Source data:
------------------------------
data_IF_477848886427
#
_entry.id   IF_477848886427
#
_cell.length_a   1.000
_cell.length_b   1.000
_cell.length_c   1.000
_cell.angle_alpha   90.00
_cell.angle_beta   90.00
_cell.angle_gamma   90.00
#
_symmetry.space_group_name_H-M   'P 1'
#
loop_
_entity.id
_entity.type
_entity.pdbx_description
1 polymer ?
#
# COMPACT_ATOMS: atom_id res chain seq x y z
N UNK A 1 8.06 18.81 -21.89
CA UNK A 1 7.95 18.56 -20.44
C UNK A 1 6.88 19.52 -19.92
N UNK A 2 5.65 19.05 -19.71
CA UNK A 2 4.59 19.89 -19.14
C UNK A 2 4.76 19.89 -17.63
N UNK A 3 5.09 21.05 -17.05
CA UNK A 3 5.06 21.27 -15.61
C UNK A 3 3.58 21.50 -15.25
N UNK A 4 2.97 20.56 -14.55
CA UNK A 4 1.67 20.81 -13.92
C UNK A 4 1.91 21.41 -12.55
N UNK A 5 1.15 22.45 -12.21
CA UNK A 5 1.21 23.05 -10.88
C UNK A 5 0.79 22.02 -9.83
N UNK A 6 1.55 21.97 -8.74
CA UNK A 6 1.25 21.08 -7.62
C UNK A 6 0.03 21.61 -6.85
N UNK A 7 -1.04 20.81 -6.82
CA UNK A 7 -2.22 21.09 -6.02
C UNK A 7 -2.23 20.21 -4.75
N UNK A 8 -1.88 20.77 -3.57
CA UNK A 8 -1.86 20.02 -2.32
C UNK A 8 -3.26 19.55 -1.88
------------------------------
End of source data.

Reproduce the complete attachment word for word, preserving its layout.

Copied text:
data_IF_477848886427
#
_entry.id   IF_477848886427
#
_cell.length_a   1.000
_cell.length_b   1.000
_cell.length_c   1.000
_cell.angle_alpha   90.00
_cell.angle_beta   90.00
_cell.angle_gamma   90.00
#
_symmetry.space_group_name_H-M   'P 1'
#
loop_
_entity.id
_entity.type
_entity.pdbx_description
1 polymer ?
#
# COMPACT_ATOMS: atom_id res chain seq x y z
N UNK A 1 8.06 18.81 -21.89
CA UNK A 1 7.95 18.56 -20.44
C UNK A 1 6.88 19.52 -19.92
N UNK A 2 5.65 19.05 -19.71
CA UNK A 2 4.59 19.89 -19.14
C UNK A 2 4.76 19.89 -17.63
N UNK A 3 5.09 21.05 -17.05
CA UNK A 3 5.06 21.27 -15.61
C UNK A 3 3.58 21.50 -15.25
N UNK A 4 2.97 20.56 -14.55
CA UNK A 4 1.67 20.81 -13.92
C UNK A 4 1.91 21.41 -12.55
N UNK A 5 1.15 22.45 -12.21
CA UNK A 5 1.21 23.05 -10.88
C UNK A 5 0.79 22.02 -9.83
N UNK A 6 1.55 21.97 -8.74
CA UNK A 6 1.25 21.08 -7.62
C UNK A 6 0.03 21.61 -6.85
N UNK A 7 -1.04 20.81 -6.82
CA UNK A 7 -2.22 21.09 -6.02
C UNK A 7 -2.23 20.21 -4.75
N UNK A 8 -1.88 20.77 -3.57
CA UNK A 8 -1.86 20.02 -2.32
C UNK A 8 -3.26 19.55 -1.88